Thomas Piketty’s best-selling book, “Capital in the Twenty-First Century,” shows why utility transmission owners should not enjoy excessive returns.
The Mobile-Sierra Doctrine, Part Deux
A new twist on an old doctrine.
The D.C. Circuit once observed that the Mobile-Sierra doctrine is “refreshingly simple”: “Rate filings consistent with contractual obligations are valid; rate filings inconsistent with contractual obligations are invalid.” In fact, however, the doctrine has become incredibly nuanced and complex over time.
Since the late 1950s, the courts and the Federal Energy Regulatory Commission (FERC) have struggled with the appropriate standard for reviewing initiatives that may abrogate the terms of bilateral contracts providing for wholesale sales of natural gas and electricity. Heretofore, the prescriptions of the Mobile-Sierra doctrine could be overcome only upon a showing that the “public interest” required existing agreements to be changed by regulatory fiat. The heart of this standard was that the requisite showing could not be made easily by either the commission or the party requesting a contract modification. Now, the 9th Circuit Court of Appeals has rewritten the rules.
In two concurrently issued decisions, the court has discovered new prerequisites to the initial application of the Mobile-Sierra doctrine, changed the independent “public interest” review standard into a presumption, and has jettisoned that presumption entirely when contract prices are too high as opposed to too low. 2 Just as the commission slowly reached consensus on the issue, the doctrinal controversy arose anew with undiminished vehemence.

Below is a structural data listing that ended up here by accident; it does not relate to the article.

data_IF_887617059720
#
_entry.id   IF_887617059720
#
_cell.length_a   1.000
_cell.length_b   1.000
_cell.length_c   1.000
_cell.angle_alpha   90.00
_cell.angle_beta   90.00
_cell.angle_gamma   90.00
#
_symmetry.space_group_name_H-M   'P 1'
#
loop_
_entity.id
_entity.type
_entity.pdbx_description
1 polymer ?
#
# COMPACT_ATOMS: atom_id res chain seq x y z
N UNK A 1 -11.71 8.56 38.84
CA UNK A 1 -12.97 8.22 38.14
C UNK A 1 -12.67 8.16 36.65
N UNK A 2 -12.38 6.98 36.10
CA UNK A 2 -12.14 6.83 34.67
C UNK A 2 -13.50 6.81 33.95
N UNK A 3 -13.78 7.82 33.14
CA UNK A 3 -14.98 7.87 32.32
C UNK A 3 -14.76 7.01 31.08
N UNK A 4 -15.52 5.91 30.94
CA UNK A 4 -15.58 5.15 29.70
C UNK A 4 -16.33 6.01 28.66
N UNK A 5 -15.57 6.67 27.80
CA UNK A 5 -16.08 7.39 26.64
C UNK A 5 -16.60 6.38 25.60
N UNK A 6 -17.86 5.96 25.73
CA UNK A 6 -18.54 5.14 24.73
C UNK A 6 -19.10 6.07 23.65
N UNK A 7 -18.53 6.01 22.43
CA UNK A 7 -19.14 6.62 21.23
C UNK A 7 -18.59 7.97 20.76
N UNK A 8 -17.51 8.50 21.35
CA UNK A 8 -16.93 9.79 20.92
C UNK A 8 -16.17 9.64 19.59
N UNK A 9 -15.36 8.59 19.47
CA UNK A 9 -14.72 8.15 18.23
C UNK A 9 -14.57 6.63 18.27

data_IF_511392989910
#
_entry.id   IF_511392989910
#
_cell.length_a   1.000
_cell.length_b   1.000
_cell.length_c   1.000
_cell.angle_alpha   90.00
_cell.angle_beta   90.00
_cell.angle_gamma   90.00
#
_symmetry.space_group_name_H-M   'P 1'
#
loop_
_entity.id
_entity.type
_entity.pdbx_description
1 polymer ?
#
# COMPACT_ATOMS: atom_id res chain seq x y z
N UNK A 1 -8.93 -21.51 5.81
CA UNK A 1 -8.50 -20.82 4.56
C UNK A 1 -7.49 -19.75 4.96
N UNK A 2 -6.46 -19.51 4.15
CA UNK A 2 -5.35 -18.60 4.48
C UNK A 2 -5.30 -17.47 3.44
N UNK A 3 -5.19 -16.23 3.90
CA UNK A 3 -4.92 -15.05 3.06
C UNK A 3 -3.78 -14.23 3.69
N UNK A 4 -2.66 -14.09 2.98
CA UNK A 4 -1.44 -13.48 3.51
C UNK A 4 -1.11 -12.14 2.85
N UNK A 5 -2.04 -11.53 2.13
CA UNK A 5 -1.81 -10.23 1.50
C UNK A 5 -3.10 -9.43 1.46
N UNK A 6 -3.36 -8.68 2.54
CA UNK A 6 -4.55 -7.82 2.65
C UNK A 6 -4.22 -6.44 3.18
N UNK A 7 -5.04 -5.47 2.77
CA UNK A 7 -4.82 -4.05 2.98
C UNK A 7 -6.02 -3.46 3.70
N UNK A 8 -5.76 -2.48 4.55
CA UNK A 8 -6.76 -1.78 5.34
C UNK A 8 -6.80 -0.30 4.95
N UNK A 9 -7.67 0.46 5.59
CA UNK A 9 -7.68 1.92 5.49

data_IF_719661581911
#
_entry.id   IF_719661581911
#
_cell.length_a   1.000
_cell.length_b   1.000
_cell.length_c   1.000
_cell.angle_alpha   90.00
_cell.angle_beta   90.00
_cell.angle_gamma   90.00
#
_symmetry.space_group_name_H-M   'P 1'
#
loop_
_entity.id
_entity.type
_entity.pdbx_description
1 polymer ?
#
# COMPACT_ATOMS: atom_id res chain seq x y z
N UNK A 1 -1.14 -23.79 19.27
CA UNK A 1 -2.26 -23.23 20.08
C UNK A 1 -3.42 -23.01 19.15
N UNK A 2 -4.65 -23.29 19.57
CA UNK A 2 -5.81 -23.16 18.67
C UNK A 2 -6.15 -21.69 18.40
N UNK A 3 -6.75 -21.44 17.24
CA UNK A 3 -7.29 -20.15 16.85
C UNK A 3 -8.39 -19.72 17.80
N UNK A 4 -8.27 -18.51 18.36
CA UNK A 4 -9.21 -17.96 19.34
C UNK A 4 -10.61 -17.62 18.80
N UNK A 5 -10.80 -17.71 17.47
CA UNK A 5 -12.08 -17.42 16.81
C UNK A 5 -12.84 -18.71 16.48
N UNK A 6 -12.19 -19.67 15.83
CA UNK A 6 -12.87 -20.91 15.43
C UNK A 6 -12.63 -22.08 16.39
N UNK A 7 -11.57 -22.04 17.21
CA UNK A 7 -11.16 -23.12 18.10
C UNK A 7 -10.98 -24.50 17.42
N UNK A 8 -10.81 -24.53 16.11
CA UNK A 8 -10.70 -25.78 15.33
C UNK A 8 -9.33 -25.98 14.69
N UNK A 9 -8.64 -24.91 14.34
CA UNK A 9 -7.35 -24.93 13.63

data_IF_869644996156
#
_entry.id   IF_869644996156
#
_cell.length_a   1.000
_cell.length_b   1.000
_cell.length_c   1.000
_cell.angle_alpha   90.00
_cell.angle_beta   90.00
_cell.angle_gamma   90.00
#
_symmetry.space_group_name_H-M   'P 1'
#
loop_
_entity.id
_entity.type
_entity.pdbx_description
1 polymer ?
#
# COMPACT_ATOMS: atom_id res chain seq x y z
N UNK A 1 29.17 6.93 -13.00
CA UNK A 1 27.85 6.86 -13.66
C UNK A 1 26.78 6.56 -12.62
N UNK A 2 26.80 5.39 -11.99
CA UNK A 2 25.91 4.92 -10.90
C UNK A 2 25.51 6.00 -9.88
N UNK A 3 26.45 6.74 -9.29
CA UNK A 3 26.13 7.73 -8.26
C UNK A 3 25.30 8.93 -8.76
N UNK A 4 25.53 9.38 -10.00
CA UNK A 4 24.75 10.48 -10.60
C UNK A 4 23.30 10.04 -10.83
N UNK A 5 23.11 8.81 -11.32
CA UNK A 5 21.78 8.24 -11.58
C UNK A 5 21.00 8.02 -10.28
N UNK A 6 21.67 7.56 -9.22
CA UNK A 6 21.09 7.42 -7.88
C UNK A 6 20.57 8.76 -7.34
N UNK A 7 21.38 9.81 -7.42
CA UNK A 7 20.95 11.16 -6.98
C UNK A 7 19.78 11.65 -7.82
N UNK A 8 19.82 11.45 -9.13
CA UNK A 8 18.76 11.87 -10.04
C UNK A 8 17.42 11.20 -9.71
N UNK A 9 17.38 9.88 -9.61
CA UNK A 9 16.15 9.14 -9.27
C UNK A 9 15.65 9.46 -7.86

In Mobile,3 a seller agreed to a long-term, fixed-rate contract that was filed with, and accepted by, the Federal Power Commission, FERC’s regulatory predecessor. Thereafter, the seller attempted to increase prices under the contract by filing higher rates pursuant to Section 4 of the Natural Gas Act (NGA). 4 The Supreme Court held that the seller could not unilaterally increase its contract price through a regulatory filing because the NGA “evinces no purpose to abrogate private rate contracts.” 5 A filing to increase prices pursuant to the NGA could be made only if the underlying contract provided authority for either party to increase the price unilaterally.
In Sierra,6 the court held that when a public utility agrees to a contract that provides less than a fair return, the commission may interdict the contract under Section 206 of the Federal Power Act (FPA) 7 only if “the rate is so low as to adversely affect the public interest.” 8 The court stated that: “The purpose of the power given the commission by [Section] 206(a) is the protection of the public interest, as distinguished from the private interests of the utilities,” as “a contract may not be said to be either ‘unjust’ or ‘unreasonable’ simply because it is unprofitable to the public utility.” 9 In determining the “public interest,” the court identified three indicative factors of whether the rate: (1) might impair the financial ability of the public utility; (2) would impose an excessive burden on other consumers; and (3) would be unduly discriminatory. 10
The extent to which the